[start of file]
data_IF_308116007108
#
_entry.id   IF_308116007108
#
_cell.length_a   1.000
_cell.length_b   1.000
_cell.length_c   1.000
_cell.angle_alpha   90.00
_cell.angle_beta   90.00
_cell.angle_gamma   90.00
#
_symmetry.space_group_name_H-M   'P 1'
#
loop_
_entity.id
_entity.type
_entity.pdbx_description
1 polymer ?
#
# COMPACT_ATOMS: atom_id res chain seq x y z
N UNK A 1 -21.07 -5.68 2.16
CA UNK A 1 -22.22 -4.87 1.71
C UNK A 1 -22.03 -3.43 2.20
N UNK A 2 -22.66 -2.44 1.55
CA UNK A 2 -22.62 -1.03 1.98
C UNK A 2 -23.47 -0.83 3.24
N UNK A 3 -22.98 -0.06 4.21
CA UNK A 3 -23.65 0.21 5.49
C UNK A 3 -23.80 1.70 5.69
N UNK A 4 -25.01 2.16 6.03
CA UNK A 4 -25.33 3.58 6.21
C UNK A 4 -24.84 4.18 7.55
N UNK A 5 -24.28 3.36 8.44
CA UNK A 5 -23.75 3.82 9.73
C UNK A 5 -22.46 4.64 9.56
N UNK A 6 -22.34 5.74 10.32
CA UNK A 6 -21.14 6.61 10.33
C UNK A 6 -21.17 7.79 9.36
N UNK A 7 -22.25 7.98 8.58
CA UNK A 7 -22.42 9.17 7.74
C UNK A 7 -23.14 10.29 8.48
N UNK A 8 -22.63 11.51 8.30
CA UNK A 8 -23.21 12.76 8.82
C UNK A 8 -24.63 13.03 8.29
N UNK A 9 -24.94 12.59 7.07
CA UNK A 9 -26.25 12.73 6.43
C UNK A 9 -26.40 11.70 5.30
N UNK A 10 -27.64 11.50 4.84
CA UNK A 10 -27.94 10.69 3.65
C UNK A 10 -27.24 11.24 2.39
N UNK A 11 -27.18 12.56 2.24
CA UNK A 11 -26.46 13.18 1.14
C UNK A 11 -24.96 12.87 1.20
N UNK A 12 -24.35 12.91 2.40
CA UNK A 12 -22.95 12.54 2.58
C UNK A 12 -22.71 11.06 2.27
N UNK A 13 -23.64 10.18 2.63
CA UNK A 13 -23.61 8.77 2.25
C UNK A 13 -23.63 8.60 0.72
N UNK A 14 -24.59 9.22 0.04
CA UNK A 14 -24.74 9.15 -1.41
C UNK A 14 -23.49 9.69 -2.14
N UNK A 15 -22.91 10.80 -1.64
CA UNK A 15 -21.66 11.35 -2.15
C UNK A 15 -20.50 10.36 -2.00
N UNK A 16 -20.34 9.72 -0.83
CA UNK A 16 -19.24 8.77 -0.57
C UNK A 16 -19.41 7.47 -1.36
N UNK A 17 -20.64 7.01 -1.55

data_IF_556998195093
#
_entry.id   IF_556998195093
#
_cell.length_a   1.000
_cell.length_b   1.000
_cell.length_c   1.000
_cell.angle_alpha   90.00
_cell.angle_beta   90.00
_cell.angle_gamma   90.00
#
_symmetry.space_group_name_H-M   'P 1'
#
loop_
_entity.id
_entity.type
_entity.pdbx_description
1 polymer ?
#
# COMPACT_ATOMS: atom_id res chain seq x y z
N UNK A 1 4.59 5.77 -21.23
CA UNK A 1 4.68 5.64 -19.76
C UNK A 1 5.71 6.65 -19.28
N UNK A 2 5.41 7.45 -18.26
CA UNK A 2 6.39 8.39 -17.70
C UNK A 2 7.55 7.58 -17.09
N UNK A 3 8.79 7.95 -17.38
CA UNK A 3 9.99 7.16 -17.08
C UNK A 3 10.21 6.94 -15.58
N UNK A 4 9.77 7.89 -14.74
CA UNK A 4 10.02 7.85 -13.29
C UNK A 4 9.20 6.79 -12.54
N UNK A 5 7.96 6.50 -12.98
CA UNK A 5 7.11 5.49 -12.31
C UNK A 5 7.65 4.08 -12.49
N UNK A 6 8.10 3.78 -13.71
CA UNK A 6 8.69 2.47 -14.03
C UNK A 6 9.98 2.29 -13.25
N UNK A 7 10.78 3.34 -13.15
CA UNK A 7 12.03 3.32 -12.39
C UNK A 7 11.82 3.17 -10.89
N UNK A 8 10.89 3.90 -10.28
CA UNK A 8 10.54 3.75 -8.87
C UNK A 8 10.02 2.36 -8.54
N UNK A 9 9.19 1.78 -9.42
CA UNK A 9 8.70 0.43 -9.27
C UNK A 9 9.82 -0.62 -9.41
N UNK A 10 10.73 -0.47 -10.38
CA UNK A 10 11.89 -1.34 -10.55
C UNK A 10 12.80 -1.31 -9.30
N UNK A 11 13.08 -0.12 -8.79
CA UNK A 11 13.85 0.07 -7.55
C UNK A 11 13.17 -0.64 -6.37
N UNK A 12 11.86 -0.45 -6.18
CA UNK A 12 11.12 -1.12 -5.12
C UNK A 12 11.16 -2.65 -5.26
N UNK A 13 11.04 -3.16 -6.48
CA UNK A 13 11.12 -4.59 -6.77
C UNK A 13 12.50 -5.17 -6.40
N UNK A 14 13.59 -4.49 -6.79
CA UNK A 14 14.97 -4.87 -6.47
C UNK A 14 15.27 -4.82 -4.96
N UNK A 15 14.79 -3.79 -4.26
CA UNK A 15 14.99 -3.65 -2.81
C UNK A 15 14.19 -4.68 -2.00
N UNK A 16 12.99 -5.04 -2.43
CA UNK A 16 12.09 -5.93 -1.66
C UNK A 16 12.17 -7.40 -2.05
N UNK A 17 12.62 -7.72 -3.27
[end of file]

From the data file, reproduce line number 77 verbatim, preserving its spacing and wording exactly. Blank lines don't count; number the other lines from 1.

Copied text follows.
_cell.angle_alpha   90.00